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Create, read, modify, write and execute WebAssembly (WASM) files from .NET-based applications.


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WebAssembly for .NET



Only WebAssembly 1.0 is supported! Most WASM files target a higher version and will encounter errors if you try to load them with WebAssembly for .NET.

A library able to create, read, modify, write and execute WebAssembly (WASM) files from .NET-based applications. Execution does not use an interpreter or a 3rd party library: WASM instructions are mapped to their .NET equivalents and converted to native machine language by the .NET JIT compiler.

Available on NuGet at .

Getting Started

  • Use the WebAssembly.Module class to create, read, modify, and write WebAssembly (WASM) binary files.
    • Module.ReadFromBinary reads a stream into an instance, which can then be inspected and modified through its properties.
      • Most WASM files use post-1.0 features and will experience errors when you try to load them.
    • WriteToBinary on a module instance writes binary WASM to the provided stream.
  • Use the WebAssembly.Runtime.Compile class to execute WebAssembly (WASM) binary files using the .NET JIT compiler.
    • Most WASM files have many imports and exports--you'll need to cover these yourself.
    • This should work for most WASM 1.0 files, but spec compliance is not perfect.
    • This will not work for any newer-than-1.0 files

You're welcome to report a bug if you can share a WASM file that has a problem, but no one is actively working on this project so a fix may not come.

Sample: Create and execute a WebAssembly file in memory

using System;
using WebAssembly; // Acquire from
using WebAssembly.Instructions;
using WebAssembly.Runtime;

// Module can be used to create, read, modify, and write WebAssembly files.
var module = new Module(); // In this case, we're creating a new one.

// Types are function signatures: the list of parameters and returns.
module.Types.Add(new WebAssemblyType // The first added type gets index 0.
    Parameters =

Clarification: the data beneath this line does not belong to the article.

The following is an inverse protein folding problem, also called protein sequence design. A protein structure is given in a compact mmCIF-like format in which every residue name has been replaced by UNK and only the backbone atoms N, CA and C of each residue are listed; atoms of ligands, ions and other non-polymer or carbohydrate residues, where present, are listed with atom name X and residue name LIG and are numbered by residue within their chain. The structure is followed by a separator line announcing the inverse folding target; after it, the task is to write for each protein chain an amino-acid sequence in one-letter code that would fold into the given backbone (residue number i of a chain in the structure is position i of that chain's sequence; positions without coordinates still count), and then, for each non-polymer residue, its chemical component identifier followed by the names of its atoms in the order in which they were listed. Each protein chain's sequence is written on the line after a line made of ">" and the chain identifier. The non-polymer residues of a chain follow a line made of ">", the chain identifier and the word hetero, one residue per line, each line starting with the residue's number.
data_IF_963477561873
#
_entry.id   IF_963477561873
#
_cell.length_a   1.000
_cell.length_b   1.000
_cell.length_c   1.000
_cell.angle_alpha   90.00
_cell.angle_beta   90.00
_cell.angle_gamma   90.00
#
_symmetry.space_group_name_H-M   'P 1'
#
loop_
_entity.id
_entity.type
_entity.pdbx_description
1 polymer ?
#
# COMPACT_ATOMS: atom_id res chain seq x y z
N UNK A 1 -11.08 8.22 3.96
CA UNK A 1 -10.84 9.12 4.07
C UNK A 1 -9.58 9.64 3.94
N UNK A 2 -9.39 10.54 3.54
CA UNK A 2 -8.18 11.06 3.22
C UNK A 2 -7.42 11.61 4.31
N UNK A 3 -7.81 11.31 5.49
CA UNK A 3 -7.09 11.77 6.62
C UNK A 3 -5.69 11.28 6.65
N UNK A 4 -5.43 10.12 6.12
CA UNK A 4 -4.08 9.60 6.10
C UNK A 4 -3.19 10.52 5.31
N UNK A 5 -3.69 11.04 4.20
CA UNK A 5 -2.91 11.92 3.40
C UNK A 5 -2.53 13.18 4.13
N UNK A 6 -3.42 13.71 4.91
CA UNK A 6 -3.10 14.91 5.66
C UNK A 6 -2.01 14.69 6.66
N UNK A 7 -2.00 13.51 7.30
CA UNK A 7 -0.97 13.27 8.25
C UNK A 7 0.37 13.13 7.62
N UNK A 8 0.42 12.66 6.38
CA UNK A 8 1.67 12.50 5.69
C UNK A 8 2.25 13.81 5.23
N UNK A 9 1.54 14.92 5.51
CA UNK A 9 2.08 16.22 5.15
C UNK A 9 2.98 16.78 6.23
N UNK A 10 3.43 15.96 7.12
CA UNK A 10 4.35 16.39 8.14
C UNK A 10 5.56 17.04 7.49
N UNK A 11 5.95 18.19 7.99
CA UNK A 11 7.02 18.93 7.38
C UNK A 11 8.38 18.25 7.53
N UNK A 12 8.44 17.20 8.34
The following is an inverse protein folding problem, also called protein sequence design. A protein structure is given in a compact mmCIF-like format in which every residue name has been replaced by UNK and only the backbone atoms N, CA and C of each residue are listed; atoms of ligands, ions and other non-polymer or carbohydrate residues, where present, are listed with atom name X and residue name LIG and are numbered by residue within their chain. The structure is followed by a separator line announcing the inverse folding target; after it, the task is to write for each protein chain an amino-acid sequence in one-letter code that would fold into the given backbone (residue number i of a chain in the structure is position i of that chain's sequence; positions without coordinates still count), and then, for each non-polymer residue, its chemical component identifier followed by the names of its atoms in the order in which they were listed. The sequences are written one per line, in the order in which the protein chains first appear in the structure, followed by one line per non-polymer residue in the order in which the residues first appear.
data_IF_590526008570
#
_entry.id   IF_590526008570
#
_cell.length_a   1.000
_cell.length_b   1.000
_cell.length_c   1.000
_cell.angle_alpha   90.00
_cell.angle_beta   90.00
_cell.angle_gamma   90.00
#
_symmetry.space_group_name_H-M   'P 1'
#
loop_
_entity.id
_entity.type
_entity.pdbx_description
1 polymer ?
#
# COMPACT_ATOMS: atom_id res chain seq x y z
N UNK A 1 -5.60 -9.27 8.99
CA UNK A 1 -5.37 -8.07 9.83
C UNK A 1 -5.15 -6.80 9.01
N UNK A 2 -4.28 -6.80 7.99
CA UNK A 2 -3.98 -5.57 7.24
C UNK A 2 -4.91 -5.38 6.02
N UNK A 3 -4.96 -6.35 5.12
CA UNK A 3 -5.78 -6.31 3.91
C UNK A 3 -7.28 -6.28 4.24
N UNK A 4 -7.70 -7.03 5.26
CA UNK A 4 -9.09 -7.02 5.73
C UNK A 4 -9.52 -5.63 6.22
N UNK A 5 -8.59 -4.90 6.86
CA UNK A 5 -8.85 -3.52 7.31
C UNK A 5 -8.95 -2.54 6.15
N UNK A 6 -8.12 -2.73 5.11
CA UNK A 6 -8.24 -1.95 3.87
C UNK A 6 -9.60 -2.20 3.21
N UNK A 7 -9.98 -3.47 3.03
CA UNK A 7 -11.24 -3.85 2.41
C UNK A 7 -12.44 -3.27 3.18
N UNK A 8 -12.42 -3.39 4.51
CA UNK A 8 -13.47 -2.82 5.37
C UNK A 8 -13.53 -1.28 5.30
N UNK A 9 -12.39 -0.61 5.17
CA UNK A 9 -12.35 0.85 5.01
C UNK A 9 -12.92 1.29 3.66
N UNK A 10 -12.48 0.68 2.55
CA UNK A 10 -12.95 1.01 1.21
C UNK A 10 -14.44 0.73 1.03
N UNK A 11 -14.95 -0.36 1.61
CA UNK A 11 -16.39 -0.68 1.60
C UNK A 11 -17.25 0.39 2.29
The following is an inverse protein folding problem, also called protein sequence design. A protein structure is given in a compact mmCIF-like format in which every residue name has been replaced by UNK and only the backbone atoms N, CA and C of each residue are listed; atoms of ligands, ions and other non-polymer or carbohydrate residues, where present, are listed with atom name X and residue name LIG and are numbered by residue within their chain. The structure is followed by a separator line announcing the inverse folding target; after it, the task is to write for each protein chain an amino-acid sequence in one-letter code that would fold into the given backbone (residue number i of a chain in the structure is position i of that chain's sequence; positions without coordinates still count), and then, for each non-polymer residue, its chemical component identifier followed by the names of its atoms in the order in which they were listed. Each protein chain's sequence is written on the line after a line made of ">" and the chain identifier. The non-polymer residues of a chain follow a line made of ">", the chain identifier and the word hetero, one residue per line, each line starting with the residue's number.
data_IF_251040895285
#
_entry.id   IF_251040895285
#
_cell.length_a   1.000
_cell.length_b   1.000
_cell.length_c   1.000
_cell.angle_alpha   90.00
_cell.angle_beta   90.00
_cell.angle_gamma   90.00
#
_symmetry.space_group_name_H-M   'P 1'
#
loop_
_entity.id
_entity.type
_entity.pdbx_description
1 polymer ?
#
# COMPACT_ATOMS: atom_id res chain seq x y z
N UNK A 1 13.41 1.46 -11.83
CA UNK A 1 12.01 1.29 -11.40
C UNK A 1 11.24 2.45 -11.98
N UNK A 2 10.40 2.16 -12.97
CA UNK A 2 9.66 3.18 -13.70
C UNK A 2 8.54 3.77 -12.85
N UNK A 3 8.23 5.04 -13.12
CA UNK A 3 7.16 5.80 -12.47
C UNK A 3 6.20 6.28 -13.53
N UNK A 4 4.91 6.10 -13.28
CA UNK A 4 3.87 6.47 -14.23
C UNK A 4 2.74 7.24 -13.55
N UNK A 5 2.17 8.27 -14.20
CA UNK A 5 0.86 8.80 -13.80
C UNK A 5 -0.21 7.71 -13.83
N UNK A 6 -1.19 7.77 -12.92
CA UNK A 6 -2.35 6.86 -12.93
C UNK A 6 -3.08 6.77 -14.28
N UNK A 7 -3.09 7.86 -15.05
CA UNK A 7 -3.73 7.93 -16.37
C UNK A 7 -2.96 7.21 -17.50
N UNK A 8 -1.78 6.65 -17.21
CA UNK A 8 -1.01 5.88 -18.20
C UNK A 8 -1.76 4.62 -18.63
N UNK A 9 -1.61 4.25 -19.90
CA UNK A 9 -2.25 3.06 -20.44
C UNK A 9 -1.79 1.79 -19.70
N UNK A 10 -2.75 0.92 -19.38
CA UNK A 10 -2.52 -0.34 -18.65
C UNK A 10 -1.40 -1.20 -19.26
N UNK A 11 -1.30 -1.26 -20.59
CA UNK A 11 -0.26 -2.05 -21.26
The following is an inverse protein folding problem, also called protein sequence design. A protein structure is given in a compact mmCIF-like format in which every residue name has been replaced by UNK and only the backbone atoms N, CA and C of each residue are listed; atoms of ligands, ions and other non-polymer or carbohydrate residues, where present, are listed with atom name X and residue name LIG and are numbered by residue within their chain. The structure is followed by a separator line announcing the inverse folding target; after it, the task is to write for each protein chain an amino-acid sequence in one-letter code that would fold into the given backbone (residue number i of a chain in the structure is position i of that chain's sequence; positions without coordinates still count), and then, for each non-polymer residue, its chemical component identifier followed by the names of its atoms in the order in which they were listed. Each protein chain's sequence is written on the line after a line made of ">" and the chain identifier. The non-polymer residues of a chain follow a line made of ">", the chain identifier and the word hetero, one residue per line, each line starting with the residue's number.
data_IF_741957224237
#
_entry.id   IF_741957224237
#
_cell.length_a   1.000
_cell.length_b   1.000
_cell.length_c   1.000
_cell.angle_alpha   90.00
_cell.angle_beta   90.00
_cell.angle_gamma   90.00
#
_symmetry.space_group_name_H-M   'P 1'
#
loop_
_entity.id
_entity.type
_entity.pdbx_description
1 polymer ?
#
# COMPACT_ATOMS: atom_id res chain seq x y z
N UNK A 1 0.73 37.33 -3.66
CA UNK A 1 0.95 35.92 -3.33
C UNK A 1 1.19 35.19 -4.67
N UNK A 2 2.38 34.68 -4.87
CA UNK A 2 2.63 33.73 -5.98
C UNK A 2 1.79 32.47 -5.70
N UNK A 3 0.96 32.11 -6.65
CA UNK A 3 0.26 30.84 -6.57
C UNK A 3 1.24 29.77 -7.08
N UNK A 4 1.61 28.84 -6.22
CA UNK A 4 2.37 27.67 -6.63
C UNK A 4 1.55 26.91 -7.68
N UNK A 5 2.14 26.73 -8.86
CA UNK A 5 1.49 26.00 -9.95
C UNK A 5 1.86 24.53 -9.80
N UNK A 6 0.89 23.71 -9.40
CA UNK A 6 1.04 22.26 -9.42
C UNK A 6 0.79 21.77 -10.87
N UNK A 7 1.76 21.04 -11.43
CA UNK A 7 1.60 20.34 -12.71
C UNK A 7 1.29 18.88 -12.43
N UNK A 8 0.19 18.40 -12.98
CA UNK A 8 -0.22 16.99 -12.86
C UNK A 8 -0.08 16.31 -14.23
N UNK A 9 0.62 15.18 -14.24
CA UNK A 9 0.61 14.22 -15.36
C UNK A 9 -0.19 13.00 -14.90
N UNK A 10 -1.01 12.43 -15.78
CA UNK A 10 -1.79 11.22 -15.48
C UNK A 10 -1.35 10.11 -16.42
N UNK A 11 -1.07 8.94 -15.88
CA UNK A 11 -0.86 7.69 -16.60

WebAssemblyValueType.Int32, // This sample takes a single Int32 as input.
        // Complex types can be passed by sending them in pieces.
    Returns =
        // Multiple returns are supported by the binary format.
        // Standard currently allows a count of 0 or 1, though.
// Types can be re-used for multiple functions to reduce WASM size.

// The function list associates a function index to a type index.
module.Functions.Add(new Function // The first added function gets index 0.
    Type = 0, // The index for the "type" value added above.

// Code must be passed in the exact same order as the Functions above.
module.Codes.Add(new FunctionBody
    Code =
        new LocalGet(0), // The parameters are the first locals, in order.
        // We defined the first parameter as Int32, so now an Int32 is at the top of the stack.
        new Int32CountOneBits(), // Returns the count of binary bits set to 1.
        // It takes the Int32 from the top of the stack, and pushes the return value.
        // So, in the end, there is still a single Int32 on the stack.
        new End(), // All functions must end with "End".
        // The final "End" also delivers the returned value.

// Exports enable features to be accessed by external code.
// Typically this means JavaScript, but this library adds .NET execution capability, too.
module.Exports.Add(new Export
    Kind = ExternalKind.Function,
    Index = 0, // This should match the function index from above.
    Name = "Demo", // Anything legal in Unicode is legal in an export name.

// We now have enough for a usable WASM file, which we could save with module.WriteToBinary().
// Below, we show how the Compile feature can be used for .NET-based execution.
// For stream-based compilation, WebAssembly.Compile should be used.
var instanceCreator = module.Compile<Sample>(); // Sample is defined later.

// Instances should be wrapped in a "using" block for automatic disposal.
// This sample doesn't import anything, so we pass an empty import dictionary.
using (var instance = instanceCreator(new ImportDictionary()))
    // FYI, instanceCreator can be used multiple times to create independent instances.
    Console.WriteLine(instance.Exports.Demo(0)); // Binary 0, result 0
    Console.WriteLine(instance.Exports.Demo(1)); // Binary 1, result 1,
    Console.WriteLine(instance.Exports.Demo(42));  // Binary 101010, result 3
} // Automatically release the WebAssembly instance here.

public abstract class Sample
    // Sometimes you can use C# dynamic instead of building an abstract class like this.
    public abstract int Demo(int value);

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